Application of Shear-Wave Elastography in the Evaluation of Hamstring Stiffness in Young Basketball Athletes.
Cummings P, Schilaty ND, Nagai T, Rigamonti L, Ueno R, Bates NA.
Background: Previous literature has postulated a relationship between greater hamstring stiffness and a higher risk of sustaining injury. Shear wave elastography (SWE) presents a relatively new means for non-invasive evaluation of soft tissue elasticity pre- and post- injury or intervention.
Purpose: (1) To establish baseline hamstring stiffness measures for young competitive athletes and (2) determine effect of targeted neuromuscular training (TNMT) on shear wave stiffness of the hamstring.
Study Design: Un-blinded, prospective, non-randomized, cohort study.
Methods: Six-hundred forty-two lower extremities from 321 high school and collegiate basketball athletes (177 F: 139 M) were examined for hamstring stiffness prior to the start of their competitive basketball season. Teams were cluster assigned to either the control or intervention (TNMT) group. Subjects in the control group underwent regular season activities as directed, with no influence from the research team. For the TNMT group, the research team introduced a hamstring targeted dynamic warm-up program as an intervention focused on activating the hamstring musculature.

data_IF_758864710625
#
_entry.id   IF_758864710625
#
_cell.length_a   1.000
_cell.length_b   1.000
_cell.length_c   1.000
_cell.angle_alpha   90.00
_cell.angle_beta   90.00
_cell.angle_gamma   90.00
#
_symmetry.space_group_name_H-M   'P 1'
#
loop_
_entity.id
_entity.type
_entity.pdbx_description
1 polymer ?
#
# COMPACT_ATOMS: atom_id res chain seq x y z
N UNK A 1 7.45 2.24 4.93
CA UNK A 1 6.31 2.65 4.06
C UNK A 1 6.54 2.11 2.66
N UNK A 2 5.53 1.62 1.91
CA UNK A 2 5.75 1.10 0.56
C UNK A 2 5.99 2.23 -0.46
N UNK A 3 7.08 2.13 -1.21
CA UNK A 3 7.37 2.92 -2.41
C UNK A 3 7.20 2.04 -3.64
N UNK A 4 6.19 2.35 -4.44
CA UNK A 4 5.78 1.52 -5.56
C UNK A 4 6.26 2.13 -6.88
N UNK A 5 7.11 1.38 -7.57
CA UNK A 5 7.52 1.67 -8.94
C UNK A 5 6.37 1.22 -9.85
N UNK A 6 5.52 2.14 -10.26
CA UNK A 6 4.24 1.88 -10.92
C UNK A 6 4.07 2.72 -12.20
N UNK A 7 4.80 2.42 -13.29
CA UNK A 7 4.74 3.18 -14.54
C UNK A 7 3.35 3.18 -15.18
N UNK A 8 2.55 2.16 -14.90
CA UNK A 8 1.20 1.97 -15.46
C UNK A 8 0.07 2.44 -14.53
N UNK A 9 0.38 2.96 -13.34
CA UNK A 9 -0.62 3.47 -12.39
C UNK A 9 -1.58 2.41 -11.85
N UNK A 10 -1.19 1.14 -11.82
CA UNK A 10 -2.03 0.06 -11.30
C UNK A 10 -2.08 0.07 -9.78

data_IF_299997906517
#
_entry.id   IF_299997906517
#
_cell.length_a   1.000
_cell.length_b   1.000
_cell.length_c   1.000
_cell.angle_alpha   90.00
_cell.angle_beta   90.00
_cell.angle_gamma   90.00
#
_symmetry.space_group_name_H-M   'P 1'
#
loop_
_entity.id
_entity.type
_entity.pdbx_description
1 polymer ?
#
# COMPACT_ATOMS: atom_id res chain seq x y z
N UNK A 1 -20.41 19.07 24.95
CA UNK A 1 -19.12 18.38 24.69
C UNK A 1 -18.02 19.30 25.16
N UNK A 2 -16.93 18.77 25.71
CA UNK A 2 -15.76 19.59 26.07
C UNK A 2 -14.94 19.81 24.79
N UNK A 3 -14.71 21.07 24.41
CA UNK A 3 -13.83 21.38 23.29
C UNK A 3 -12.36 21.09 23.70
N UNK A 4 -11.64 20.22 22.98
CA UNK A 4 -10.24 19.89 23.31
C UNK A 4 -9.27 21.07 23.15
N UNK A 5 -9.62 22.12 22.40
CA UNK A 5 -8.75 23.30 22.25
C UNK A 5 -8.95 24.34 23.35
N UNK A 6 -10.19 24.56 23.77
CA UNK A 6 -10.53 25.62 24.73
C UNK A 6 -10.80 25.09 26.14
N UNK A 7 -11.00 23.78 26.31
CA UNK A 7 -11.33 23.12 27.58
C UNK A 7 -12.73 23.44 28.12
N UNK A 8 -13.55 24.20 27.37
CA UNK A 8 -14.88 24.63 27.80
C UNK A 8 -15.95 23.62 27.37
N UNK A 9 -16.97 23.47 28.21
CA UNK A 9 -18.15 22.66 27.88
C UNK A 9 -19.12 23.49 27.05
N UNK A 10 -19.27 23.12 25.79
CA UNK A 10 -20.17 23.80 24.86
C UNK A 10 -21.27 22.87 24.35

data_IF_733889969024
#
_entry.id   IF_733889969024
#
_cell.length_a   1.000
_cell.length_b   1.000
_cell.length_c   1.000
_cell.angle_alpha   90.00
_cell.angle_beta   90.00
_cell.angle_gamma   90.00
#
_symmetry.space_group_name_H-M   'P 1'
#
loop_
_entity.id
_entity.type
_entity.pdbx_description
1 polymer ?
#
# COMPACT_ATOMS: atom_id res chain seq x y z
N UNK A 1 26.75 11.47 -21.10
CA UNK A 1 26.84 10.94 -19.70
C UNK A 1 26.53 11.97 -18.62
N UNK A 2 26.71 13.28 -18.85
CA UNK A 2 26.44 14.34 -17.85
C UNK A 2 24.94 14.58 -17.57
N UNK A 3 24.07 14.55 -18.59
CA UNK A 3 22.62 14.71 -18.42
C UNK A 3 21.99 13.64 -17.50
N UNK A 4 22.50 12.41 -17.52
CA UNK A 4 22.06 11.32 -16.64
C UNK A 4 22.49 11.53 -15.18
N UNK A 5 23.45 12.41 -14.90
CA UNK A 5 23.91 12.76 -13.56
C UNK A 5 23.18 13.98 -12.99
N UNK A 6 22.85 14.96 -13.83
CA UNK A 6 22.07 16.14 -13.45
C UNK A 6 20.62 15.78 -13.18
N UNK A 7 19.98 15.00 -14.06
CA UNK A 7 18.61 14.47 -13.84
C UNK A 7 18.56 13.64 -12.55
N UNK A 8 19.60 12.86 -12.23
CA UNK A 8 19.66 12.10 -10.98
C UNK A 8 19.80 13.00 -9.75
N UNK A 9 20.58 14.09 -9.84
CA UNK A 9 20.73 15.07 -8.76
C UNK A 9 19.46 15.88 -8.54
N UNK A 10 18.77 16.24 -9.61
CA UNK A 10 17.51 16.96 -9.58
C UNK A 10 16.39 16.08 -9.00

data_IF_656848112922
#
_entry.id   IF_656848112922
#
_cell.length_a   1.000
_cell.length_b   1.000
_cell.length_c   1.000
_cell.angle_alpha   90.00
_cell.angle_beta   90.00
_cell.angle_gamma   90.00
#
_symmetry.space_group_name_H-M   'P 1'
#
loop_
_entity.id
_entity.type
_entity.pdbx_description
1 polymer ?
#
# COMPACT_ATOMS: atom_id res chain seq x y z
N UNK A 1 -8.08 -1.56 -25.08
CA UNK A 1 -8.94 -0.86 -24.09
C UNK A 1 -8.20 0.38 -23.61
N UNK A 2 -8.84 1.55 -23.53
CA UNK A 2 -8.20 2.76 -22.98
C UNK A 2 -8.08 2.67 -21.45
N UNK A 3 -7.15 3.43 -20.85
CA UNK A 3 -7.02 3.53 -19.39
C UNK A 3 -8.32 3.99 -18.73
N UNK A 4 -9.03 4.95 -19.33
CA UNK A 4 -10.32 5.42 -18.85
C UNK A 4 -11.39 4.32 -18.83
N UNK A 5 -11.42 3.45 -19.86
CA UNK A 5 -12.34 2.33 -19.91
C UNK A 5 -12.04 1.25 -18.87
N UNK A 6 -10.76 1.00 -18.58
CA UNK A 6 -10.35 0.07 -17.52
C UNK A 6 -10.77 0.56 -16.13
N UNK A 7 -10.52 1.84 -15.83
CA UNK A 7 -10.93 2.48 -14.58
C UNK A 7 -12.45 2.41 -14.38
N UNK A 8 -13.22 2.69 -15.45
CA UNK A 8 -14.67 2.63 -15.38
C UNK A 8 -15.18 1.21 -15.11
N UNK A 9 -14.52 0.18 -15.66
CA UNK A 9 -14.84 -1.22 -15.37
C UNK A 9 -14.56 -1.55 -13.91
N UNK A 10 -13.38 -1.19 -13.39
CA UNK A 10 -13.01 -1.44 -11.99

Results: Collegiate status was significant to hamstring stiffness for both sexes (p ≤ 0.02), but hamstring stiffness did not correlate to age or sex (r2 ≤ 0.08). Intervention was a significant factor to hamstring stiffness when the hip was positioned in extension (p ≤ 0.01), but not in deeper flexion (p = 0.12). This effect was sex-specific as TNMT influenced hamstring stiffness in females (p = 0.03), but not in males (p ≥ 0.13). Control athletes suffered three HAM injuries; TNMT athletes suffered 0 hamstring injuries.
Conclusion: Higher SWE measurements correlated with increased risk of injury, male sex, and collegiate athletics. TNMT intervention can lessen muscle stiffness which may reduce relate to injury incidence. Intervention effectiveness may be sex specific.
Level of Evidence: II